Following a recent bill mandating sexual harassment training for taxi drivers in New York City, the Taxi and Limousine Commission is beefing up how they identify sexual contact and harassment by announcing more serious penalties for predatory drivers.
Right now, according to the Daily News, any kind of harassment or abuse is filed under one rule, which, if broken, results in a $350-1,000 fine and a month-long suspension. However, the upcoming changes demand that drivers can’t have “any conversation related to sexual acts and sexual contact,” as well as making remarks related to “sexual conduct, gender, physical appearance, expressing a desire to see or touch another person’s body or expressing a desire to enter into any type of relationship with another person.”
If you’ve taken cabs in New York City, chances are your driver’s asked about your relationship status, given you a questionable “compliment” or worse.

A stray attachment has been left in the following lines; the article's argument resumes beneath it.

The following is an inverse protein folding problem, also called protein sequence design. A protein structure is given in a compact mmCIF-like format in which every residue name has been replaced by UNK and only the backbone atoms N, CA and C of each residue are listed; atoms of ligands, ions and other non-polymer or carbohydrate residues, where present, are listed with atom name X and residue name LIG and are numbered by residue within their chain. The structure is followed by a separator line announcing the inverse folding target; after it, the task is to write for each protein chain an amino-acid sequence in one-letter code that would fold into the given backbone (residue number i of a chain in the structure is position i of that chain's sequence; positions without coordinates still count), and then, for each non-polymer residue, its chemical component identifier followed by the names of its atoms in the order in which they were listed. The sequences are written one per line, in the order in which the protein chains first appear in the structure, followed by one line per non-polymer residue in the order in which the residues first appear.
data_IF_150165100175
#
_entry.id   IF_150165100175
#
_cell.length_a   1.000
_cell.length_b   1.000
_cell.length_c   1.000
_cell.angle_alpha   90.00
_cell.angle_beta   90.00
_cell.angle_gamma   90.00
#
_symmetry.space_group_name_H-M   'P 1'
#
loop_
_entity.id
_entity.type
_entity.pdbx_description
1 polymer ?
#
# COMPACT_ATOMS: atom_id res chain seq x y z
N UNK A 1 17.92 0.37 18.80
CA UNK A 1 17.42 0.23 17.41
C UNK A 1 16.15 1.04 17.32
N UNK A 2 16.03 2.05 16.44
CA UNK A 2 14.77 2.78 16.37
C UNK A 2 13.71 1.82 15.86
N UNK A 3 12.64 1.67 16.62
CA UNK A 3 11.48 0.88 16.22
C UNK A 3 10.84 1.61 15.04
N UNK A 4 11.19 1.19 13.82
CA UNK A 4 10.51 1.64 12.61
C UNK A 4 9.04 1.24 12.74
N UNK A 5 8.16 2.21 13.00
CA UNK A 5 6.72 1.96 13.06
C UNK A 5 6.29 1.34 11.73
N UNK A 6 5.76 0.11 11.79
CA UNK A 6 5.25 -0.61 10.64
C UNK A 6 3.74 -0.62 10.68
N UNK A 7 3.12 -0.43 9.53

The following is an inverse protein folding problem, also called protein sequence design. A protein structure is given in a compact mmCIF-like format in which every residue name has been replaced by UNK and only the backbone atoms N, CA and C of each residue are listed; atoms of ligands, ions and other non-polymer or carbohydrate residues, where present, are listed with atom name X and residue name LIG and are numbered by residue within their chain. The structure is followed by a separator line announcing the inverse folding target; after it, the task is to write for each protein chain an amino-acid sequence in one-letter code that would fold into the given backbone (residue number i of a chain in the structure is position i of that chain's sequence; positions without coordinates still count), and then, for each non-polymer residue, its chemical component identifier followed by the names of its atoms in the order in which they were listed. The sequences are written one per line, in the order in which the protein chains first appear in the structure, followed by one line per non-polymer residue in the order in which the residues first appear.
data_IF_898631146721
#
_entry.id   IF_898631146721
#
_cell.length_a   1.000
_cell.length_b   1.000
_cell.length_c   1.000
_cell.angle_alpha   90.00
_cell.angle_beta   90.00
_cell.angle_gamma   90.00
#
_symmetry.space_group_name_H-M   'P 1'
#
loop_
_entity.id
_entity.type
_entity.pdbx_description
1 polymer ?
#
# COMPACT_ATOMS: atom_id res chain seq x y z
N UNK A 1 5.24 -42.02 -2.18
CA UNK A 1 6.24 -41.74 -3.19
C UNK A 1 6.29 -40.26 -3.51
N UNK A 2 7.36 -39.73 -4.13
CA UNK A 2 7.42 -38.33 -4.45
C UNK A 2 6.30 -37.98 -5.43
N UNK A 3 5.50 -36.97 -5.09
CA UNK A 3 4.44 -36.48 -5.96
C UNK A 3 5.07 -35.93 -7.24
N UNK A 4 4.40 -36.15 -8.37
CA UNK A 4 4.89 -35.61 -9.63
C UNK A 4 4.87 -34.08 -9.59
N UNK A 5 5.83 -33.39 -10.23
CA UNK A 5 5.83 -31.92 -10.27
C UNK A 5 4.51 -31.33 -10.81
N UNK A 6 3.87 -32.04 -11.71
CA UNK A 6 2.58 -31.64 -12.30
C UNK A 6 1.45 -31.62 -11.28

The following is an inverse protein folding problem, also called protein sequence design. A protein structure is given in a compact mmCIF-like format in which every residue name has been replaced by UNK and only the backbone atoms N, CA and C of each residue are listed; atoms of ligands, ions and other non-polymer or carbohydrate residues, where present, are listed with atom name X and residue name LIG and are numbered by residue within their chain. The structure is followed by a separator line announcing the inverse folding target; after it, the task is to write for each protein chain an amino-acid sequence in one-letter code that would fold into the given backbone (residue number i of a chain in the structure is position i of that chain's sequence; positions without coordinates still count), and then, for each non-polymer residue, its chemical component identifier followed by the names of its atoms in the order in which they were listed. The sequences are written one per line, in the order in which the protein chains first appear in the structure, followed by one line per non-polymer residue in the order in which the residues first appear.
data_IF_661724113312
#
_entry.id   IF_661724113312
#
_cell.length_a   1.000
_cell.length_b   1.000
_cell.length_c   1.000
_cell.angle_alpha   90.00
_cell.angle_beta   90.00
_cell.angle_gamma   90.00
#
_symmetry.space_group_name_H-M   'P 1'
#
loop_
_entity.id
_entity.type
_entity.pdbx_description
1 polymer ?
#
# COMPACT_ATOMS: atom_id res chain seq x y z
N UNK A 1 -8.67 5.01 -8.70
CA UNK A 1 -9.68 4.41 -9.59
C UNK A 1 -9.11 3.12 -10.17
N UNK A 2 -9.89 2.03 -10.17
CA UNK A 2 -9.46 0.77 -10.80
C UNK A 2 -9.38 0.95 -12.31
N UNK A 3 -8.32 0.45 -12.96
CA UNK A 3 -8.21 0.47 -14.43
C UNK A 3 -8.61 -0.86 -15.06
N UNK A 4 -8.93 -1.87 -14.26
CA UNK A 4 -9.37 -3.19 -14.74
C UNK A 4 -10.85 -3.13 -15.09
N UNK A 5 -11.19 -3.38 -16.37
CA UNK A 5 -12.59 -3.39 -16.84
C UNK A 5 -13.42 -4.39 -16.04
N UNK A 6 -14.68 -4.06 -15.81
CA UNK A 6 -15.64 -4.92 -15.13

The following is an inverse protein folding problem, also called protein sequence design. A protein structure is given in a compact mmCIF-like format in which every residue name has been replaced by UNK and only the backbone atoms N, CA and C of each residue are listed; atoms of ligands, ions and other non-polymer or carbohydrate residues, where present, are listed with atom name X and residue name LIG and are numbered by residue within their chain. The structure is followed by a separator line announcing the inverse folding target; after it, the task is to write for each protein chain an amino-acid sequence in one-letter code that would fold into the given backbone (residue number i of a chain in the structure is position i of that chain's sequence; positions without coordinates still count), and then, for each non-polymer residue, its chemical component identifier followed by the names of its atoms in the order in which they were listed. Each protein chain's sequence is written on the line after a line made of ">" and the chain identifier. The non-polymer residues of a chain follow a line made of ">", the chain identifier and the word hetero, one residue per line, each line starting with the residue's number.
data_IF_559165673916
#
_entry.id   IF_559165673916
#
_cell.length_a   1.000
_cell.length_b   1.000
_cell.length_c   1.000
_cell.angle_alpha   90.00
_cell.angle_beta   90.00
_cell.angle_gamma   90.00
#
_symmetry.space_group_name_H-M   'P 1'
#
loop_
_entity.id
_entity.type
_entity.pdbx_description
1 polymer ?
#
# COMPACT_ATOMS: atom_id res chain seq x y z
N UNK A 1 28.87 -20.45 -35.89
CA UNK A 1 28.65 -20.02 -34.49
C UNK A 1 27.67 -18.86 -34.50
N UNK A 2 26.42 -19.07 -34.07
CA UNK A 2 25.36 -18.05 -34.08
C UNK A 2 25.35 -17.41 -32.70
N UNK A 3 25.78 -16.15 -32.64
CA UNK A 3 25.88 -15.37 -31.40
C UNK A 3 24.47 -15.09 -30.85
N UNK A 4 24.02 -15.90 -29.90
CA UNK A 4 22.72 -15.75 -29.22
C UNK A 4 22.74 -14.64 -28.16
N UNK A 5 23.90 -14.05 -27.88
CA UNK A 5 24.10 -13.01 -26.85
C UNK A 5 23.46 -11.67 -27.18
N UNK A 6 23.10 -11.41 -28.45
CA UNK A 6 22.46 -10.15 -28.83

The TLC defines sexual contact as “any touching of the sexual or other intimate parts of a person” clothed or unclothed…. [and] also warns cabbies to keep their bodily fluids to themselves.”
Allan Fromberg, the TLC spokesperson, says these new rules are just helping everyone keep their hands, thoughts, behaviors and “innocent flirting” to themselves.
Earlier this month, City Council members Laurie A. Cumbo and Helen K. Rosenthal proposed a new bill to stave off the rise in sexual assaults among cab riders between 2014 and 2015. The bill would require drivers to learn the “laws and criminal penalties against sexual assault, and how to respond if they witness a possible assault,” and would apply to yellow, green, black, Uber and Lyft drivers.
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